Getting Faster

While we were marathon training, my friend and I discussed that we wanted to finish the marathon, but after that, we wanted to focus on our other running goal – running faster.  We’ve often dreamed of a sub-2-hour half-marathon finish, I have been hoping to run a 5k in under 27 minutes, and I really want to beat a 1:30 ten miler time.  I also dream of being able to run with my speedy husband, or my speedy sister.

I’m signed up for two more half-marathons this year, and I’m running both of them alone-ish.  My husband is running one with me (along with a few friends), but mostly, I’m not running them with any of my runner friends.  We are talking about having children eventually, and I don’t know how many more opportunities I will have to run half-marathons, especially considering the chances that I have a bad race are pretty high, since I’ve had a lot of not-great races lately.

I’ve been saying for years that I want to get faster, but I’ve never actually wanted to put in the work.  Last summer I went to local track workouts during the summer a couple of times, and I think it would be helpful to go to those again this year, but it kept being REALLY hot (like, 105 degrees), and I don’t do well in heat.  So this year, I decided to use the best tool I have for speed training at my disposal – my treadmill.

I have a love-hate relationship with my treadmill.  The treadmill was great when I didn’t belong to a gym, but I mostly would just load up last night’s daily show, walk on the treadmill for 30-40 minutes, and then call it a morning.  I hate-hate-hate-hate running on the treadmill.  It is sooooo boring.  I know I’m not the only one that complains about this.

So I rolled out of bed the week after the week after the marathon, and I started interval training.  In track workouts, we had started by simply running one track loop really fast, and then recovering for about 2 minutes, then running another loop fast, then recovering.  I decided to adopt this model, sort of, and so I ran .25 mile sprints, and then recovered for about .125 miles.  On my treadmill, this is manifested by a loop graphic that shows where I am on some imaginary “track”, so I run a full one of those, then I recover for half of one of those.  My first few training runs were done at a level 7 or 7.5 pace, with recovery walking at a level 3.5 or 4 pace.  I’ve now stepped it up to intervals at a level 8 pace, with slow jog recovery at a level 5 pace.  My regular running pace on the treadmill is between a 6 and a 6.5, to give you an idea.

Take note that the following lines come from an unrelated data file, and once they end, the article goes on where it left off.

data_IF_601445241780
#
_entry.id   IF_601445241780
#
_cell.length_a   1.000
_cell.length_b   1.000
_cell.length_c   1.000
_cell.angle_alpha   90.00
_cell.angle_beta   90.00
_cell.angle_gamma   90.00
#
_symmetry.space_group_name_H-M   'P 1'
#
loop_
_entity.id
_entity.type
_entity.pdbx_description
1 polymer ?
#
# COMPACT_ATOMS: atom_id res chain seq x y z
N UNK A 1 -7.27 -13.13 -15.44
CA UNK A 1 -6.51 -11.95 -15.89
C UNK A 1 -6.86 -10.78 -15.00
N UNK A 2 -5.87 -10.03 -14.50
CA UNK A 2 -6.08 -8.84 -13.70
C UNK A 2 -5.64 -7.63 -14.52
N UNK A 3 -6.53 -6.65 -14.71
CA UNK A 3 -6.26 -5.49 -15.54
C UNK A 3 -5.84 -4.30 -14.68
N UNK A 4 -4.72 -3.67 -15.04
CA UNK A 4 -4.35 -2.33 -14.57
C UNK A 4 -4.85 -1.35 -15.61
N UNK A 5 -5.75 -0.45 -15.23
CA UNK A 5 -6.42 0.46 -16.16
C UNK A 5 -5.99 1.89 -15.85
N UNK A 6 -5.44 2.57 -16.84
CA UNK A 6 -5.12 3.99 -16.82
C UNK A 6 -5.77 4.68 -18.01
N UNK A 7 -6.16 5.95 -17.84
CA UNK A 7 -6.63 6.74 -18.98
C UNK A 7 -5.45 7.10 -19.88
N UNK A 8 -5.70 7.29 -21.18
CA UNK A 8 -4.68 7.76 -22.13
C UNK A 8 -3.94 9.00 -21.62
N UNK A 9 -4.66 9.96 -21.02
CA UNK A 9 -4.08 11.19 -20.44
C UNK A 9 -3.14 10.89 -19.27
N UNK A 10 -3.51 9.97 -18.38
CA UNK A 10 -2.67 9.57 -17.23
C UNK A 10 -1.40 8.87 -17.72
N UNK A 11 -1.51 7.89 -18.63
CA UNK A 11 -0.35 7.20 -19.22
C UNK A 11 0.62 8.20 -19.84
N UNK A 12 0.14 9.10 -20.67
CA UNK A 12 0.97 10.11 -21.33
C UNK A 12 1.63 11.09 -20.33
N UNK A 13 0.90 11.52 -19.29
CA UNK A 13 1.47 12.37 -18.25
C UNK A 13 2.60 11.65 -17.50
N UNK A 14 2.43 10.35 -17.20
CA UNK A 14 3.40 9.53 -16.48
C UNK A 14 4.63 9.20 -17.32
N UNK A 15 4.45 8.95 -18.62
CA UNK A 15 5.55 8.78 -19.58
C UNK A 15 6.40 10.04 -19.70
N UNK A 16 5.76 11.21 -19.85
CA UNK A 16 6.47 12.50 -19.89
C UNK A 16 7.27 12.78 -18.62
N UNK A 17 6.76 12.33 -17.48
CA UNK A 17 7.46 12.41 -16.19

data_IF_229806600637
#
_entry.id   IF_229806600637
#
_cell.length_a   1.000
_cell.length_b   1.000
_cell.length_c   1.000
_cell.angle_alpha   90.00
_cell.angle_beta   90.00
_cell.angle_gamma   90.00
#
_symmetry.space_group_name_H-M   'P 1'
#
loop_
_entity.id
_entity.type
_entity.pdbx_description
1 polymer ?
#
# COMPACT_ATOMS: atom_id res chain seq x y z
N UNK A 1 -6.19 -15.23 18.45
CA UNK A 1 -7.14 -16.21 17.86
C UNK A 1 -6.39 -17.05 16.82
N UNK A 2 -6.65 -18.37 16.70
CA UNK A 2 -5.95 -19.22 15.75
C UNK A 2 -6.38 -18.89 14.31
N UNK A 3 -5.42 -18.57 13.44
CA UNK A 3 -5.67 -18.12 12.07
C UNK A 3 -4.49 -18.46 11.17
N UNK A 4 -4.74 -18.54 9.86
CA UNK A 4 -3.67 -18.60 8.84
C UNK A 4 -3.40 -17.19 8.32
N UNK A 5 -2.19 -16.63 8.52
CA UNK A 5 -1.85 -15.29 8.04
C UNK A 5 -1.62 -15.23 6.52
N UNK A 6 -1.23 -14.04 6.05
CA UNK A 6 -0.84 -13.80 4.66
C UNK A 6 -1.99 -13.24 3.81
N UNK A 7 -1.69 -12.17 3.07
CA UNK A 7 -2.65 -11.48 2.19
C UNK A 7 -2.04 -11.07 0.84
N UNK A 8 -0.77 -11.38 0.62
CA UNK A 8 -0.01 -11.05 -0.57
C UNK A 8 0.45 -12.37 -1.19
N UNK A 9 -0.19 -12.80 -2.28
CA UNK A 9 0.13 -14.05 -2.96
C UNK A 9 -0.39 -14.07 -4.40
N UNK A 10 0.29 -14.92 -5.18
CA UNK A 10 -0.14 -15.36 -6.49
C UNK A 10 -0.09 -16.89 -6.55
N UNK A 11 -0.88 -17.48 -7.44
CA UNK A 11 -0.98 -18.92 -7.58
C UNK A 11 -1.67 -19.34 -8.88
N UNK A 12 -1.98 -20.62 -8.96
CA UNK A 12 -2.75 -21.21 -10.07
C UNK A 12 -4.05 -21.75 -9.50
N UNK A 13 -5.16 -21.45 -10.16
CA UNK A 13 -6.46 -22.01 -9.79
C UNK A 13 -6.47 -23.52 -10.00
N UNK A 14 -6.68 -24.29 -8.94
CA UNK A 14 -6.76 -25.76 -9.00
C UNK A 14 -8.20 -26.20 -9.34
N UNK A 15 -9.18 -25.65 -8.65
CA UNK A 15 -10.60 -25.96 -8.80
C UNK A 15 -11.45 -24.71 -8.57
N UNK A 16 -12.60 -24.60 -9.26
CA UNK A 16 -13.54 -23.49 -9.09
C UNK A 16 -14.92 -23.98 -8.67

I’m not sure yet what the long-term effects will be of this training – I’m hoping both my ability to breathe and to process lactic acid will improve, but I’m not sure yet.  I’m encouraged that last week I managed to run about 2 miles straight at an 8:30 pace, but my long run over the weekend had me running at more than 10-minute-miles.  I need to be doing more long runs with my super-speedy friend E., or perhaps with my watch so I can keep an eye on my pacing.  I will say, absolutely, that interval training has improved my relationship with my treadmill.  I no longer hate it.  I love it for making me push myself so hard, and the intervals make my workouts much more interesting.  I’ll be putting together a speed-running playlist soon, which I will share here (suggestions welcome).

Does anyone have any suggestions for other interval workouts I should be trying?  I think longer sprints are in my future.


1 Comment

Filed under Exercise and Fitness

One response to “Getting Faster

  1. Andy

    a) Do women become incapable of running half marathons after childbirth? Does this cover all distances, or only halfs?
    b) Alison does a couple kinds of speed workouts from her Hal Higdon training plan – there are definitely guides out there for this. I don’t usually do these with her, as my strategy for getting faster is just to do training runs at a faster pace.
    c) I know I’m running at a faster pace because I am both more winded, and my phone tells me my pace, since I use it to track my run. I know you have a fancy phone, so why not try one of the apps for this? I use RunKeeper, but I know there are several – I set it to tell me my pace, etc. every few minutes.

Leave a Reply

Fill in your details below or click an icon to log in: Logo

You are commenting using your account. Log Out /  Change )

Google+ photo

You are commenting using your Google+ account. Log Out /  Change )

Twitter picture

You are commenting using your Twitter account. Log Out /  Change )

Facebook photo

You are commenting using your Facebook account. Log Out /  Change )


Connecting to %s